Abuse of Discretion by Excluding Doctors Medical Report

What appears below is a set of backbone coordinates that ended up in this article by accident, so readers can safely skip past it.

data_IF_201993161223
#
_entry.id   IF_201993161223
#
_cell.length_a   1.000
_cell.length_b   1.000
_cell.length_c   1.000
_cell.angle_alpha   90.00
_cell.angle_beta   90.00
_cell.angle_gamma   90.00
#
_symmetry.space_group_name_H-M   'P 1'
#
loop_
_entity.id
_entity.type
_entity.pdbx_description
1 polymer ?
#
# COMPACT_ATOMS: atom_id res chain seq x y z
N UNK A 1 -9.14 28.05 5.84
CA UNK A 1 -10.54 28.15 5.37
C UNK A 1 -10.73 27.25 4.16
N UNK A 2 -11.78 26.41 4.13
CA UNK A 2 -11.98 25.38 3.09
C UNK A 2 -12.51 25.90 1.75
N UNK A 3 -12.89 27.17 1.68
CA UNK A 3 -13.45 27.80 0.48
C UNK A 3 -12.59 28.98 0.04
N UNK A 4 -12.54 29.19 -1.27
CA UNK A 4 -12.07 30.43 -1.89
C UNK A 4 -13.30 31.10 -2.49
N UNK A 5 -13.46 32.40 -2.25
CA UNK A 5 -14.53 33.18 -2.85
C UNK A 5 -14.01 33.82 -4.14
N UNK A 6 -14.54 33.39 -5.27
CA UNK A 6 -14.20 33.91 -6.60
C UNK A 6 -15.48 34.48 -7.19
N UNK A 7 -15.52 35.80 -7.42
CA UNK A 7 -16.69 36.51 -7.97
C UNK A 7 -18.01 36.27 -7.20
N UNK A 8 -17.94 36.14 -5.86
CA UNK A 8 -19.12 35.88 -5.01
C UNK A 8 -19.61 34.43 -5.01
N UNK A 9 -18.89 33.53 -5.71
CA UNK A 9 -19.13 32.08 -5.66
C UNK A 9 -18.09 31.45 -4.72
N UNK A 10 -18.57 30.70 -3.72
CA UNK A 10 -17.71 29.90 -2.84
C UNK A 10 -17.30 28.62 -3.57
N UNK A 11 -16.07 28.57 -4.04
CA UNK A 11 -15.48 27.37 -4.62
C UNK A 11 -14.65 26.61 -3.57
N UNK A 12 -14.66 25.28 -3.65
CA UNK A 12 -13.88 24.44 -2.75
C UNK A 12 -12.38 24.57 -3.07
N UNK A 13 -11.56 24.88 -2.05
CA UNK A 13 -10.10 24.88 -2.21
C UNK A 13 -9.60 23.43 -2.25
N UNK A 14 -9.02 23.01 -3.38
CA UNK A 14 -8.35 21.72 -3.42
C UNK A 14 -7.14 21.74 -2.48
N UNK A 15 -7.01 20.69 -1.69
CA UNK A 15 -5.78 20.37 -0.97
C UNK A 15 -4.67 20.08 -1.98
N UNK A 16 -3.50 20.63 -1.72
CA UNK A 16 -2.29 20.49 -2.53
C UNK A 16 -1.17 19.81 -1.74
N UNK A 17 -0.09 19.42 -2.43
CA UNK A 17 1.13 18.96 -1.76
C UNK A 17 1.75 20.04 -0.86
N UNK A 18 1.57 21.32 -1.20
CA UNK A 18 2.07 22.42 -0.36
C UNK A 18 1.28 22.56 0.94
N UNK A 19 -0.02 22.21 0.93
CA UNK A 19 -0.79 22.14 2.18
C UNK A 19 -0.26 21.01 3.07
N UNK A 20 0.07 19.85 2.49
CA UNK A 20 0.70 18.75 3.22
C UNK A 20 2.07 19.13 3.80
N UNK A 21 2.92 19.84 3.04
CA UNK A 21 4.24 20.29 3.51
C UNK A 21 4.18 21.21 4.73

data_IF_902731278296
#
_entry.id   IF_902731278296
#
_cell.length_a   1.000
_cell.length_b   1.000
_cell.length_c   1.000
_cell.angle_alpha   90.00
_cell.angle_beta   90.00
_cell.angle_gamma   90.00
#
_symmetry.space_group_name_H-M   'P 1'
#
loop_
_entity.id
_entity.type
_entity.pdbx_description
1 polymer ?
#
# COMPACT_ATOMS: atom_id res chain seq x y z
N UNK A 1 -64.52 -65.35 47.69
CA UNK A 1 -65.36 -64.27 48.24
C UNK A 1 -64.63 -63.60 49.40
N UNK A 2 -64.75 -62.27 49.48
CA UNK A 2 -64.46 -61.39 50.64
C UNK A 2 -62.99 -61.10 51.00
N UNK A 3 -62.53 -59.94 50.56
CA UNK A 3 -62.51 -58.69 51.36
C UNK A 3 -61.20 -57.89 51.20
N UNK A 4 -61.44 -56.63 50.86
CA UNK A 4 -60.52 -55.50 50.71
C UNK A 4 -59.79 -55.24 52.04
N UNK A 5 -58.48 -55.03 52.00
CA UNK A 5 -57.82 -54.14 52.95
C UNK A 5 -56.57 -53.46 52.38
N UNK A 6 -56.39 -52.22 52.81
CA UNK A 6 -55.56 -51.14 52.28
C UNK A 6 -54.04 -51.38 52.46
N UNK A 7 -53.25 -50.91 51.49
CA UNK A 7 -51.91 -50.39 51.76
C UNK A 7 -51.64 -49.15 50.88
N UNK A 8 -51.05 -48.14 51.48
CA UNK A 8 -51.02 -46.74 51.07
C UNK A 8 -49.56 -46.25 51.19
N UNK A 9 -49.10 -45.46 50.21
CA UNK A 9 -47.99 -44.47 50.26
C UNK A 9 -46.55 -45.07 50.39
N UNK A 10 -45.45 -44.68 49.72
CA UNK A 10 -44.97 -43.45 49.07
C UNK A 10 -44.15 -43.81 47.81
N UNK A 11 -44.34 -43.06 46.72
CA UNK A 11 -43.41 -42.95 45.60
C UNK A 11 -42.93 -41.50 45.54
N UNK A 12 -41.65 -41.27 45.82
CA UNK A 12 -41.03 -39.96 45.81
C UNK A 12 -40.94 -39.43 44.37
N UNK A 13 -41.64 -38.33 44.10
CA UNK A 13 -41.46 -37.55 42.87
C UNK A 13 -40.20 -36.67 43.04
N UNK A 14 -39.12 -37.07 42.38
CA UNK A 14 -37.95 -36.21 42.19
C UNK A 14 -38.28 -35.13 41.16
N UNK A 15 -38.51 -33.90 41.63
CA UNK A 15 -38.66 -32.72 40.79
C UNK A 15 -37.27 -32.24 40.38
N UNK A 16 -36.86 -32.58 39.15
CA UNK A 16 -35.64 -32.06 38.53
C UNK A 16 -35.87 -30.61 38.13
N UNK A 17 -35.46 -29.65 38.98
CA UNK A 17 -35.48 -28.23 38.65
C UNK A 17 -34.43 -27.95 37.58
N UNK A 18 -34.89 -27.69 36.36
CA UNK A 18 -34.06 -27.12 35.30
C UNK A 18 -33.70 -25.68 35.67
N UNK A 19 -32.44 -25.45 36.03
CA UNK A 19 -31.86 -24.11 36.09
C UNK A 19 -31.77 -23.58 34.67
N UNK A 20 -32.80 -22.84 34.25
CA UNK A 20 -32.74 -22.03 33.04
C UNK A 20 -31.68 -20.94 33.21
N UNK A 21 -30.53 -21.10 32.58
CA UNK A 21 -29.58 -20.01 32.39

As part of the statutory mandate of "substantial justice," however, Arizona courts have carefully guarded a party's right to cross-examine the author of any document that the Administrative Law Judge considers as substantive evidence. See Schnatzmeyer v. Industrial Comm'n, 78 Ariz. 112, 114, 276 P.2d 534, 535 (1954) (an opponent has a right to cross-examination "by decision of this court if the commission is to use as evidence reports of investigators and doctors or ex parte affidavits"); Obersteiner v. Industrial Comm'n, 161 Ariz. 547, 549, 779 P.2d 1286, 1288 (App. 1989) ("The right to cross-examination is fundamental and attaches when the Industrial Commission receives any testamentary or documentary evidence."); Division of Fin. v. Industrial Comm'n, 159 Ariz. 553, 556, 769 P.2d 461, 464 (App. 1989) ("The right of cross-examination is necessary for substantial justice."); Jones v. Industrial Comm'n, 1 Ariz. App. 218, 222, 401 P.2d 172, 176 (App. 1965) ("where the Commission uses evidence, testimony, reports, documents, affidavits or any matter which may appear in the file upon which to base an award, there must be full and complete opportunity on the part of the parties to cross-examine"); see also 7 Arthur Larson & Lex K. Larson, Larson's Workers' Compensation Law 127.11[3][a]-[b], at 127-47 (2000) (characterizing the right of cross-examination as rule of evidence protecting elementary fair play). There are some exceptions. "As a general rule, an administrative law judge may deny a timely subpoena request if the expected testimony would not be material or otherwise necessary." Hughes v. Industrial Comm'n, 188 Ariz. 150, 152, 933 P.2d 1218, 1220 (App. 1996). The right may also be waived. See Davis v. Industrial Comm'n, 103 Ariz. 114, 116-119, 437 P.2d 647, 649-52 (1968) (party must specifically identify witness desired for cross-examination or the right is waived). Other states addressing this issue have given the administrative judge discretion to admit the report of a deceased doctor under appropriate circumstances. See, e.g., Hercules, Inc. v. Walters, 434 So. 2d 723, 725-27 (Miss. 1983); Cascio v. Standard Oil Co. of N.J., 32 So. 2d 66, 68 (La. Ct. App. 1947); Cristofaro v. State Accident Ins. Fund, 19 Ore. App. 272, 527 P.2d 412, 413-14 (Or. Ct. App. 1974). for example, in Hercules, the administrative judge admitted a medical report although the authoring doctor had died and was not available for cross-examination. The Supreme Court of Mississippi held that the report would be admissible in court under the rules of evidence and that admission was therefore consistent with the non-technical standards for administrative proceedings. See Hercules, 434 So. 2d at 727 ("We hold that the report of Dr. Ross was competent evidence as an exception to the hearsay rule."); see also Cascio, 32 So. 2d at 68 (report of deceased doctor admissible in commission proceedings under the business records exception to hearsay rule); Cristofaro, 527 P.2d at 413 (affirming admission of deceased doctor's report under a statute requiring that Commission proceedings be conducted to achieve "substantial justice").